Avian Influenza

Current Disease Outbreak Information

Low path avian influenza has been detected in some states so far this year.  Some states, like Iowa, have implemented special movement requirements.  The following are requirements for moving poultry to Iowa: 

Iowa Poultry Permit Requirements

Iowa Poultry Permit Request Form

Disease Basics

Avian influenza (AI), or “bird flu,” is a virus that infects domestic poultry, such as chickens, turkeys, pheasants, quail, ducks and geese, and wild birds, particularly waterfowl.  Direct contact with infected birds, contaminated objects/equipment and aerosol (short distances) can spread the virus which is found in feces, saliva and respiratory secretions.

AI viruses are divided into two groups—highly pathogenic (HPAI) and low pathogenic (LPAI)—based on the ability of the virus to produce disease and the severity of the illness it can cause.  HPAI spreads rapidly and has a high death rate in birds.  LPAI causes only minor illness and occurs naturally in migratory waterfowl. 

There are many strains of avian influenza, many of which show little or no visible signs of illness and pose no threat to public health.  Each year new strains of AI may appear throughout the world.

​Prevention

Biosecurity is a set of practices designed to reduce the risk of spreading disease from sick birds to healthy ones.  We recommend adding these practices to your routine: 

  • Restrict access to your property and keep your birds away from other birds.
  • Keep a designated pair of shoes to wear around your birds, wash clothing after visiting your birds, and use disinfectants correctly.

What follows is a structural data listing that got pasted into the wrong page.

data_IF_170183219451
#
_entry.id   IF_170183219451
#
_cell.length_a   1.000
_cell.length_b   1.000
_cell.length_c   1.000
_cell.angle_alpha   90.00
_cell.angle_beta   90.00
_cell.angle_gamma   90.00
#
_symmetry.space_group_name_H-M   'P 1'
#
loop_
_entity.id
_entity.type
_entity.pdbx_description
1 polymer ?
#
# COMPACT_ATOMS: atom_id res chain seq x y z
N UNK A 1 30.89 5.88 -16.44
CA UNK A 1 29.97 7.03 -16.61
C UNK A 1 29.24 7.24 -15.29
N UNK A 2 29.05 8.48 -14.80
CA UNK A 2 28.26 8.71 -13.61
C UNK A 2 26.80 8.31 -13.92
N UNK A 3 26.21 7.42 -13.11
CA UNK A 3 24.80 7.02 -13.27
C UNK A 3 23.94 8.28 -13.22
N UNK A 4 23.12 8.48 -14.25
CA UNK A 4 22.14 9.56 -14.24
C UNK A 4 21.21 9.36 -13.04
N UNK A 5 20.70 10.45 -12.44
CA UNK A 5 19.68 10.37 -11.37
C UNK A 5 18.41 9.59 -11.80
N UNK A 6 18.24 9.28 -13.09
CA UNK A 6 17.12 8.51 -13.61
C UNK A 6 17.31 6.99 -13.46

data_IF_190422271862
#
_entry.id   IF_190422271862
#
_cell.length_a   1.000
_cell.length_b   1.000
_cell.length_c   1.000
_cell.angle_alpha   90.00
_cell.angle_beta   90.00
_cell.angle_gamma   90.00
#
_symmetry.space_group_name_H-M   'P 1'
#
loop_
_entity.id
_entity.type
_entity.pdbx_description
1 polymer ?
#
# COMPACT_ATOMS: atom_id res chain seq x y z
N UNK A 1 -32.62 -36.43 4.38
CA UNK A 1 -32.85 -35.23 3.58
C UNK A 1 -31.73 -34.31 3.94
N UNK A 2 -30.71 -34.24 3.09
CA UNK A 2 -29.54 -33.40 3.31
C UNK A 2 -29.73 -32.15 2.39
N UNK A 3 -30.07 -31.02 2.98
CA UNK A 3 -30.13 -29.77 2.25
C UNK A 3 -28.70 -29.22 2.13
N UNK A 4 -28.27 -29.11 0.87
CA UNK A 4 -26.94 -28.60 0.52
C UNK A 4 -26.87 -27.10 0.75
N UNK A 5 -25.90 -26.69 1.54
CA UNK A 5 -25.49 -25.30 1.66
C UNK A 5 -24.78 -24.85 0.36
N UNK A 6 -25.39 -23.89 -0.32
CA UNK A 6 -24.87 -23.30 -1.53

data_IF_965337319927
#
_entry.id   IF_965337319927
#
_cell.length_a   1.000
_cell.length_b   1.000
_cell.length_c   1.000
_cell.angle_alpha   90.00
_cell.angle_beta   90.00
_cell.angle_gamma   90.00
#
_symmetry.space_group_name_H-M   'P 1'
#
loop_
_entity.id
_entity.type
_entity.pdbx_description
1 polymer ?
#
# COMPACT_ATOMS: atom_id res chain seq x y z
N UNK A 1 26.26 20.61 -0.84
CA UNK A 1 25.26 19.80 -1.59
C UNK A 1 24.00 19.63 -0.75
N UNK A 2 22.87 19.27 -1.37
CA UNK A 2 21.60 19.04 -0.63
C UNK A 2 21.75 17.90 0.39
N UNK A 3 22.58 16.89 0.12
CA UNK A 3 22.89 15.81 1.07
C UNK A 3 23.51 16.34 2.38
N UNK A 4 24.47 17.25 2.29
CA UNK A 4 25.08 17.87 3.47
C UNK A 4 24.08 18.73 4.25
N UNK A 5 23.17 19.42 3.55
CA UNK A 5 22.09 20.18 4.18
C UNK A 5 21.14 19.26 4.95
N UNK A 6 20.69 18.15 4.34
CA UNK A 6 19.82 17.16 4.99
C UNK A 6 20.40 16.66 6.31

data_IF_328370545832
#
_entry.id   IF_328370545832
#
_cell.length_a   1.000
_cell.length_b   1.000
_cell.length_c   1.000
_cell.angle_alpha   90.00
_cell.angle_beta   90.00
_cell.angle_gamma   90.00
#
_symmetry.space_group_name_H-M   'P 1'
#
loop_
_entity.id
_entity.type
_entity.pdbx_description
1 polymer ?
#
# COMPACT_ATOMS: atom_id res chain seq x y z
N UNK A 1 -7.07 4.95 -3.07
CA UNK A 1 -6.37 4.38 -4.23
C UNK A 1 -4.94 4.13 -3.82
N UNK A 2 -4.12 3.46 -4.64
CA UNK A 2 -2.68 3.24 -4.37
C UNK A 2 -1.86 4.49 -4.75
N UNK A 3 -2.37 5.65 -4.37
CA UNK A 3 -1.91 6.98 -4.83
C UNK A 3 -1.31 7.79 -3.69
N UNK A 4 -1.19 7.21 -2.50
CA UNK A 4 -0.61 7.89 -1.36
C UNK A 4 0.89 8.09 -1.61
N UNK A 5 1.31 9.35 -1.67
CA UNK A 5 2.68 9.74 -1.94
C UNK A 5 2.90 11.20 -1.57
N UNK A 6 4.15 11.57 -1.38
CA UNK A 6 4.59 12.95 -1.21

• Clean and disinfect cages, poultry equipment and car tires after visiting a farm store, poultry swap, or other location with birds present.
  • Keep new birds separate from your flock for 30 days; quarantine returning birds from the rest of your flock after visiting a poultry swap, exhibition or other event.
  • Do not share equipment or supplies with others, but if you must, disinfect it first.
  • Wash hands before and after bird handling.​

Clinical Signs of Illness

Many birds with low pathogenic AI may not show any signs of illness. Poultry affected by any type of avian influenza can show many symptoms, including one or more of the following:

  • Decreased food consumption, huddling, depression, closed eyes
  • Respiratory signs, such as coughing and sneezing
  • Decreased egg production, watery greenish diarrhea, excessive thirst
  • Swollen wattles and combs​
​High mortality and sudden death are specific to highly pathogenic AI infections.

Human Health​​

The avian influenza strain currently detected in the United States causes no apparent human health concerns.  No one in the U.S. has become ill from this strain.  Avian influenza has been found in other parts of the world, where there have been some cases of human illness from coming in contact with infected birds.  It is safe to eat properly prepared poultry products, including meat and eggs.  

More information about human health and H5N2 avian influenza can be found on the Department of Health Services website. 

An animal disease outbreak such as this can present other human health concerns arising from the stress under which farm owners and farm workers are living and working. There are several signs or symptoms when a farm family or farm worker may be in need of help. These are signs that can be observed by friends, extended family members, neighbors, milk haulers, veterinarians, feed/seed dealers, clergy persons, school personnel or health and human service workers.  The following materials are written to help recognize these signs and symptoms and get the individual appropriate help and resources: ​